We woke up and wished the staff a happy Botswana independence day. If we had thought about it some more, we might have re-done our schedule to stay the night, as Mombo (plus many of the other camps, we found out) had grand party plans for the night. We couldn't think of what we would change, though. Malinga had done his homework, and told us about the nice smelling shrub that we had noticed the last two nights, plus throughout the rest of the trip. He told us it was Capparis tomentosa – we'll have to check whether we can grow that at our house.
On our last drive, we tried to find the pregnant elephant from the day before, but no luck. While the day before was giraffe day, this morning was hyena day. We must have seen 10-15, including one that was eating a buffalo carcass. That hyena looked back at us with a scowl that seemed to personify "hyena." Meanwhile, another one nearby looked almost cute – as much as a hyena can. There was also a regal hyena nearby as well.
We saw a group of baboons in a tree – Justin noticed only certain branches moving around, which seemed a little odd. We also spotted yet another honey badger – our third sighting and our fifth honey badger. We also saw another jackal and another lilac-breasted roller.
After watching one group of hyenas, we came around the corner and there were three lions. One of them was the ill lioness, along with her son and daughter. We saw her the first day at Mombo on our drive in, and she looked emaciated. We saw her later that day as well, just before getting back to camp on our afternoon drive. That time she looked much better, and she was chewing on the buffalo carcass. After that sighting, we told Malinga to purposely avoid her, as we wanted to remember her looking well. This time we had no choice but to see her, but actually we did not notice it was her – she looked "normal" – and Malinga drove off before we could see anything bad. So we wish her well.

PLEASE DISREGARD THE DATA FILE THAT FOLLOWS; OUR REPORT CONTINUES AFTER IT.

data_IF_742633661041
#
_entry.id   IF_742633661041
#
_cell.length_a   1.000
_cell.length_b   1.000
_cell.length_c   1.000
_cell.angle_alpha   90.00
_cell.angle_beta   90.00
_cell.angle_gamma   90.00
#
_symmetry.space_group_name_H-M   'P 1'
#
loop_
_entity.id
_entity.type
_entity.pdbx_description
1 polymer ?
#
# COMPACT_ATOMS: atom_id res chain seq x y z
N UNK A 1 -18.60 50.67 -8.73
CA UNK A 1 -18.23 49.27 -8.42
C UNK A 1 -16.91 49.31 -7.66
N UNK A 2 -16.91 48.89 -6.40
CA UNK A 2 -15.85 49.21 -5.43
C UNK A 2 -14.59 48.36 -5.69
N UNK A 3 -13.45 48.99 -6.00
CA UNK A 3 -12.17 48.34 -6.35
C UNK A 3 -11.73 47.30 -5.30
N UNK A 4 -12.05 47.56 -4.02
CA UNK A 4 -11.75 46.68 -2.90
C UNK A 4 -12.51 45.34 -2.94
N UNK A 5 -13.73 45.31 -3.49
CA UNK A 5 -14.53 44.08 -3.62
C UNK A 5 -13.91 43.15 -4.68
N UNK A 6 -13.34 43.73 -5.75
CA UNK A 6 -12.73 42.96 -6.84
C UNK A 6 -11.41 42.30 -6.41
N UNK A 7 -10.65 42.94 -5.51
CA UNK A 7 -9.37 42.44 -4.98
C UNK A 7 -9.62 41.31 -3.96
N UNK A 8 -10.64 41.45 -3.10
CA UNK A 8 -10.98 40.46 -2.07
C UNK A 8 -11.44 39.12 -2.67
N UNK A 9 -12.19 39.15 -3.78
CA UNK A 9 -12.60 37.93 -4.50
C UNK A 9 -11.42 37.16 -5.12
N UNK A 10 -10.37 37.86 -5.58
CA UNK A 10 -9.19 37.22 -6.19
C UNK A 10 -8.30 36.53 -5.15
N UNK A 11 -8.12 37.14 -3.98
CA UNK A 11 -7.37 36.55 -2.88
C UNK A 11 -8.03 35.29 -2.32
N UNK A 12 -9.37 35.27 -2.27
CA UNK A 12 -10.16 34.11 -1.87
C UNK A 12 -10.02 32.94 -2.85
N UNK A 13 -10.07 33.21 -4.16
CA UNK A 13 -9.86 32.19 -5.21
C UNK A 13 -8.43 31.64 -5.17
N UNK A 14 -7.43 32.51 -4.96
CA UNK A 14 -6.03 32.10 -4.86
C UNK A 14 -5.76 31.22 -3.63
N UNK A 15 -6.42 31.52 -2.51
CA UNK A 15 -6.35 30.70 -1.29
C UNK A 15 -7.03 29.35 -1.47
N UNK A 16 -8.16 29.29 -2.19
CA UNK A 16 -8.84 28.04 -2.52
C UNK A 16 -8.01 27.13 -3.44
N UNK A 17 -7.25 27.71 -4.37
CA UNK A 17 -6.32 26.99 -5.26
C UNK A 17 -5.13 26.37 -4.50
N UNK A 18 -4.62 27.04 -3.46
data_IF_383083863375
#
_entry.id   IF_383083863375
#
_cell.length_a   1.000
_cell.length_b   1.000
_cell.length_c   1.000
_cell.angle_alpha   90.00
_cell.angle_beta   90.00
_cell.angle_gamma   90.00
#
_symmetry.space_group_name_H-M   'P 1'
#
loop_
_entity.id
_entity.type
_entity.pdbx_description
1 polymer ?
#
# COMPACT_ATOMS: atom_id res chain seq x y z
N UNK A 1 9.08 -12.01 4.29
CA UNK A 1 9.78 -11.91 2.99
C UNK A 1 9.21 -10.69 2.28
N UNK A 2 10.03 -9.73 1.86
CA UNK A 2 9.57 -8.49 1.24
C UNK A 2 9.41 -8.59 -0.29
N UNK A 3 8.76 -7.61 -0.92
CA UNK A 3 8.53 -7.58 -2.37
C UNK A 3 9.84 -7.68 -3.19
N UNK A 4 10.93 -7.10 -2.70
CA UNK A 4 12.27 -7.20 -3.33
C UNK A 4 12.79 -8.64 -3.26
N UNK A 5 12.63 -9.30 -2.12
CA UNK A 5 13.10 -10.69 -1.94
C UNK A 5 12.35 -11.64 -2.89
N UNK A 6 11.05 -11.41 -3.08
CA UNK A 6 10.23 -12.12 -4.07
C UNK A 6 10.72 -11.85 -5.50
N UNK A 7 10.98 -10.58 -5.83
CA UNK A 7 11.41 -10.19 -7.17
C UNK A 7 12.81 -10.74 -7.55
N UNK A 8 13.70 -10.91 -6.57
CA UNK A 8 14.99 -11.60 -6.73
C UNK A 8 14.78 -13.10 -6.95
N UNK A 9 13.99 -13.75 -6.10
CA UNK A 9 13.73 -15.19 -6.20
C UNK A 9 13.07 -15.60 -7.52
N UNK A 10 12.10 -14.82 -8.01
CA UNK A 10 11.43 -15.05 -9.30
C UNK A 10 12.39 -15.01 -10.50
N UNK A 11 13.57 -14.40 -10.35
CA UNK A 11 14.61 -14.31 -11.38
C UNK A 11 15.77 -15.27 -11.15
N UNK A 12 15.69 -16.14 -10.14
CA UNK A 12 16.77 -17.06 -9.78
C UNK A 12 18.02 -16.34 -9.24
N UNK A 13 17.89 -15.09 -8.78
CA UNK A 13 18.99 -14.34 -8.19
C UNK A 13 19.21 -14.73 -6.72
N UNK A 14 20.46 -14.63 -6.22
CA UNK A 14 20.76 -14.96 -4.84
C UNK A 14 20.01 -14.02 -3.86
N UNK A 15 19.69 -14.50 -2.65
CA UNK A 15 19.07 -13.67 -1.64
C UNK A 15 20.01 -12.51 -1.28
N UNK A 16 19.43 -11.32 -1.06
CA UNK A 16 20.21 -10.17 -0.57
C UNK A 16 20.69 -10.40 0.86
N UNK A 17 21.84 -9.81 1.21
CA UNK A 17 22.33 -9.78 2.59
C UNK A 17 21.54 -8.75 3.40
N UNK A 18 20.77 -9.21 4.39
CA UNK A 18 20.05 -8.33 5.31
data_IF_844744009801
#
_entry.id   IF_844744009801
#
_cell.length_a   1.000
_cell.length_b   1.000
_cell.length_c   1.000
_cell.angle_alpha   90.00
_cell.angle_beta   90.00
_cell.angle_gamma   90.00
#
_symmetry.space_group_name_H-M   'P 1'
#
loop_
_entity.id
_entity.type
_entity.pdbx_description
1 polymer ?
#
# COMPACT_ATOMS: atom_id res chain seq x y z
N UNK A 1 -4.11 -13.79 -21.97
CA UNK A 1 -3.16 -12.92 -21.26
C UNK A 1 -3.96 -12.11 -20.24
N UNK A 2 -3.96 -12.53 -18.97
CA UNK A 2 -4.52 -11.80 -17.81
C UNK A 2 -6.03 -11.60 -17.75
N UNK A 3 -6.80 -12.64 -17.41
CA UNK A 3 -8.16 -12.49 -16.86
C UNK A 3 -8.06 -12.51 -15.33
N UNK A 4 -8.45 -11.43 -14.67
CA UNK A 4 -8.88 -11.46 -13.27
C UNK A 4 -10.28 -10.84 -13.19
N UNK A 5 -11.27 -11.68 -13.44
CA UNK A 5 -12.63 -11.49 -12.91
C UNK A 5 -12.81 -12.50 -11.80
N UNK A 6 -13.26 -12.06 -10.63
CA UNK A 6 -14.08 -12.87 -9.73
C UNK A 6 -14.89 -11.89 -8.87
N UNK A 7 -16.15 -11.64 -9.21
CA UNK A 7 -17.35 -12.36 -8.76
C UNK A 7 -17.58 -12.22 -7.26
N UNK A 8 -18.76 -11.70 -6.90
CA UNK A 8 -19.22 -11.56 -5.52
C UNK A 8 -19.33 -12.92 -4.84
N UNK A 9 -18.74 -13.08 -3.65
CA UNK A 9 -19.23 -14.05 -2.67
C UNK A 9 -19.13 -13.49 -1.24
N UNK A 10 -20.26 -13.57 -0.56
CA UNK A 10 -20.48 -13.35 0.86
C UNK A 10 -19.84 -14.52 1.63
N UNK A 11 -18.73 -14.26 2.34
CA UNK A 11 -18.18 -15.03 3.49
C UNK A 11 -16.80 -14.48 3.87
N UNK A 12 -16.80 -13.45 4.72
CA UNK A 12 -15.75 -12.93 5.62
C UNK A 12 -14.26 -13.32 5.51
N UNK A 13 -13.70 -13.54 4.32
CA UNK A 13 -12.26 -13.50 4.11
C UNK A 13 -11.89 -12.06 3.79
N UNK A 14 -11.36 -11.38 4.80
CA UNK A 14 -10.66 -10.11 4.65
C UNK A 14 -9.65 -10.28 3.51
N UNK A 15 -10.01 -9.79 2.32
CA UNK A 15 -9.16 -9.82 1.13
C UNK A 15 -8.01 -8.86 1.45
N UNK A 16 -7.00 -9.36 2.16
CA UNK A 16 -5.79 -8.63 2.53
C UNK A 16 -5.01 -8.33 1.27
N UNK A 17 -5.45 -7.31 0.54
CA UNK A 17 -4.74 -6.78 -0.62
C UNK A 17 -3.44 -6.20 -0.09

We drove around some more, seeing a ton more plains animals and birds. We thought it was pretty good, but when the radio asked Malinga how the game viewing was, he responded "nothing much." One of the things we saw was a Kori Bustard, the heaviest flying bird (since ostriches don't fly). We also got some good photos of two tawny eagles (number one and number two). There was also a big giraffe nearby, and a giraffe family. There was a yellow-billed kite on a tree – it more or less does the same thing as vultures in terms of scavenging. One of the last sightings we had was the same as one of our first – some impala, this time fighting. The last thing we saw, on the way to the airport, was a group of mongooses (mongeese? mongi?).
We never did see a rhino, but we certainly could not complain, as our game viewing was much more than we had ever hoped for. We asked Malinga when the last time anyone at Mombo had seen a rhino – he said one and a half months. We had no idea they were that hard to find – if we had known that going in, we would not have asked to go look for them. That being said, we liked everything we had seen at Mombo.
It was 75 minutes to Kasane, which Justin somehow managed to sleep on. The view of the Delta on the way out was very nice. As we approached Livingstone, nobody felt very good, as the plane was very hot and very cramped. We went through customs, which was a piece of cake, then went on to Livingstone. As we were arriving, we did a couple of circles around Victoria Falls, which looked amazing. We had no idea there were no so many gorges around the Falls.
At the Livingstone airport, we felt air conditioning for the first time in a while, and it sure felt good. We met our guide Joshua, who told us our itinerary, which sounded roughly correct, but they did not give us a copy, and we weren't really ready to go over it, so it went in one ear and out the other. We were driven to our hotel, the Royal Livingstone, which looked amazing from the outside, front and back. The inside was impressive as well. The rooms themselves, while nice enough, left a lot to be desired in terms of space and electrical outlets.
After we checked in, we had almost no time before we were on our way to a Sundowner cruise on the African Queen, heading up the Zambezi River. It was a little odd being around a large group of people again. The boat was nice enough, and the scenery was good, despite the large number of people. Fortunately, the sunset was nice. We also finally got some good shots of a hippo opening its mouth wide – there were a couple dozen in the Zambezi . When we got back, we got room service for dinner and crashed early.